Keywords: Summer colonies
George Popham and a group of fellow Englishmen arrived at the mouth of the Kennebec River, hoping to trade with Native Americans, find gold and other valuable minerals, and discover a Northwest passage. In 18 months, the fledgling colony was gone.
Vacationers, "rusticators," or tourists began flooding into Maine in the last quarter of the 19th century. Many arrived by train or steamer. Eventually, automobiles expanded and changed the tourist trade, and some vacationers bought their own "cottages."
During the Gilded Age at the end of the nineteenth century, Americans sought to leave increasing urban, industrialized lives for the health and relaxation of the country. The Poland Spring resort, which offered a beautiful setting, healing waters, and many amenities, was one popular destination.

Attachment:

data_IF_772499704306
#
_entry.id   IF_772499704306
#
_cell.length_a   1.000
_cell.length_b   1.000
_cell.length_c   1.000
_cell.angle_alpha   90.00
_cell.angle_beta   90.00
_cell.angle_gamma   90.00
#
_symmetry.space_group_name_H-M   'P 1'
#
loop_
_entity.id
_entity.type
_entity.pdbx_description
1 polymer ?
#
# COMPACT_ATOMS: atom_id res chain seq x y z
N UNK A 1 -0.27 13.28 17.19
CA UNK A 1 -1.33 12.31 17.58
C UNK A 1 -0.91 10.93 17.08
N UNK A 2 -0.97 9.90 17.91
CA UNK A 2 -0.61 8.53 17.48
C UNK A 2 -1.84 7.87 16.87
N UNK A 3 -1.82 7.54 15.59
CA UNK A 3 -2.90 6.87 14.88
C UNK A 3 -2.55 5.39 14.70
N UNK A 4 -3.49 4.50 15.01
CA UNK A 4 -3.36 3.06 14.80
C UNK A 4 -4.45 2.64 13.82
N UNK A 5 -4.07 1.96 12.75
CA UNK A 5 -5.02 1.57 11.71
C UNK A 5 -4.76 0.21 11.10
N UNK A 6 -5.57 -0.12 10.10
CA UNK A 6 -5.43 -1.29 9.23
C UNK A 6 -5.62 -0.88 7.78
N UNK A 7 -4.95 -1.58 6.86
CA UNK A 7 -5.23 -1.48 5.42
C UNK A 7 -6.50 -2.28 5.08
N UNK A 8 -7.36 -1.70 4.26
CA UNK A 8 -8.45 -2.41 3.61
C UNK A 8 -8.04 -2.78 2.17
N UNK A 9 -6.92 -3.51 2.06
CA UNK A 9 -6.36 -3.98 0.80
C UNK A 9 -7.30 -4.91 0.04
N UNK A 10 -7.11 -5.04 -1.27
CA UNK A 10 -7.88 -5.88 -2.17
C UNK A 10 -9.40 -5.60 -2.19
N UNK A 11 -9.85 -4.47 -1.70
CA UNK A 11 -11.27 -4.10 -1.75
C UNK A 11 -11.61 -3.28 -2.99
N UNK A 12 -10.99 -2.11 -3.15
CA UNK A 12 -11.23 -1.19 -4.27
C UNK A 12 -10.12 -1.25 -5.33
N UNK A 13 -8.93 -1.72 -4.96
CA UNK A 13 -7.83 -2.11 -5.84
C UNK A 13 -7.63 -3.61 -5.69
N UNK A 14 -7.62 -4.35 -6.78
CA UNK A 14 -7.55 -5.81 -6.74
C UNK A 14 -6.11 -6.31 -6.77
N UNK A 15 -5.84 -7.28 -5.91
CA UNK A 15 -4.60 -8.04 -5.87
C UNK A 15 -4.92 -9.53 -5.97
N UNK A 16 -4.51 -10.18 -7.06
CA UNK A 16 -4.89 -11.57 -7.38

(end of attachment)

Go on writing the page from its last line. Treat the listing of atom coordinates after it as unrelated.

A survey of the Colony in 1873 found that a population of 600 had cleared 1500 acres of land and built 130 homes and nearly 130 barns.
… Land Deeds in Early Maine,” Ethnohistory 36:3 (Summer, 1989), pp. 235-256) 3. Richardson, H. W., William M. Sargent, Leonard Bond Chapman, and E.
… even with winter homes "in town" and then summer cottages out at the Pool or towards Kennebunkport.